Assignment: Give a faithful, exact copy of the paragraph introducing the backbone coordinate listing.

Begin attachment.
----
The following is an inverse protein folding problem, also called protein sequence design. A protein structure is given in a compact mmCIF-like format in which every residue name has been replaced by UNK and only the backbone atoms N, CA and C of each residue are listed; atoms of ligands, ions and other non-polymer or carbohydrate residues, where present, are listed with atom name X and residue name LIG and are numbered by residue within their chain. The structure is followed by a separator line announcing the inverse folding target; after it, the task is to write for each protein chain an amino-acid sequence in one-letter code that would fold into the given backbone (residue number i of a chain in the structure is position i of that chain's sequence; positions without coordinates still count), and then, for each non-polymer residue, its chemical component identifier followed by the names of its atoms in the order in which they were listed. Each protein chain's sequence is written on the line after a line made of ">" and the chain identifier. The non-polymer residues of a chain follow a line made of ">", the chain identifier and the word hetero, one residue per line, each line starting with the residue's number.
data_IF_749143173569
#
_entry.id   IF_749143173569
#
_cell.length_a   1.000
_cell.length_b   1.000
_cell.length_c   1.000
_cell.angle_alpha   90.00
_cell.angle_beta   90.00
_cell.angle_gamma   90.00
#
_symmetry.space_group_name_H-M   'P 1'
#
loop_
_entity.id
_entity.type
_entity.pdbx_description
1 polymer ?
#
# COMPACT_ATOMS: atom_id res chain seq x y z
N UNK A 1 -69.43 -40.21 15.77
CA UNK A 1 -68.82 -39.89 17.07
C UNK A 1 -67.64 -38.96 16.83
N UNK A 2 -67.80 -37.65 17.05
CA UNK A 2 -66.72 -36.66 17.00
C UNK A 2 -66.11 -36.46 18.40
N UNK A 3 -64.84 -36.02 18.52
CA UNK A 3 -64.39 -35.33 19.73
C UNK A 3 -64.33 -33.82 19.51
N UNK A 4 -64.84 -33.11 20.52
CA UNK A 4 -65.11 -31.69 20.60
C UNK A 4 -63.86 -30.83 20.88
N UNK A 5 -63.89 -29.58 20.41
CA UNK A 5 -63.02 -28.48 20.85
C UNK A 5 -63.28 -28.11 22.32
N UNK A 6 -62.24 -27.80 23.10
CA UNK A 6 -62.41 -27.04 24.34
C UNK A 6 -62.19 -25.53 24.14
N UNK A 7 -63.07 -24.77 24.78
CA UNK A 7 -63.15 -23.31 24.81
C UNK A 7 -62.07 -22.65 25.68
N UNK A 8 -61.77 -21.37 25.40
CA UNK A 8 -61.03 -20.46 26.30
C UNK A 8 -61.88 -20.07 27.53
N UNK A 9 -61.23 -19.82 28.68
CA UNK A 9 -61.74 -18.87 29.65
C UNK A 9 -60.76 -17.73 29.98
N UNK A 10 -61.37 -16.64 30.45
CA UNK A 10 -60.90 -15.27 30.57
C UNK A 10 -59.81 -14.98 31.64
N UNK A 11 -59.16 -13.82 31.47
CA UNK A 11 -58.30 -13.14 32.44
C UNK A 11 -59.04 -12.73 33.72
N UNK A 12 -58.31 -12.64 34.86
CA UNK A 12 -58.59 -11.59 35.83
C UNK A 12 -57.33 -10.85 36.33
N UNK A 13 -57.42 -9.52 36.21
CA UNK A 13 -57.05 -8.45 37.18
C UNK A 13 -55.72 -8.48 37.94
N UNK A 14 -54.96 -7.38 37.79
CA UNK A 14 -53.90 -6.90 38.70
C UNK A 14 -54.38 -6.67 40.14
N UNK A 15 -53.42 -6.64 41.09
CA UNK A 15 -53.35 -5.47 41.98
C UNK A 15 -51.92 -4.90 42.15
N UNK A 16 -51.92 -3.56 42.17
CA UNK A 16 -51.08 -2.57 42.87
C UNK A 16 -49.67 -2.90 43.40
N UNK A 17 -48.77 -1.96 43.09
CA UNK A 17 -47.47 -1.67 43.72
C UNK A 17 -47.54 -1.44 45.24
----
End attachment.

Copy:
The following is an inverse protein folding problem, also called protein sequence design. A protein structure is given in a compact mmCIF-like format in which every residue name has been replaced by UNK and only the backbone atoms N, CA and C of each residue are listed; atoms of ligands, ions and other non-polymer or carbohydrate residues, where present, are listed with atom name X and residue name LIG and are numbered by residue within their chain. The structure is followed by a separator line announcing the inverse folding target; after it, the task is to write for each protein chain an amino-acid sequence in one-letter code that would fold into the given backbone (residue number i of a chain in the structure is position i of that chain's sequence; positions without coordinates still count), and then, for each non-polymer residue, its chemical component identifier followed by the names of its atoms in the order in which they were listed. Each protein chain's sequence is written on the line after a line made of ">" and the chain identifier. The non-polymer residues of a chain follow a line made of ">", the chain identifier and the word hetero, one residue per line, each line starting with the residue's number.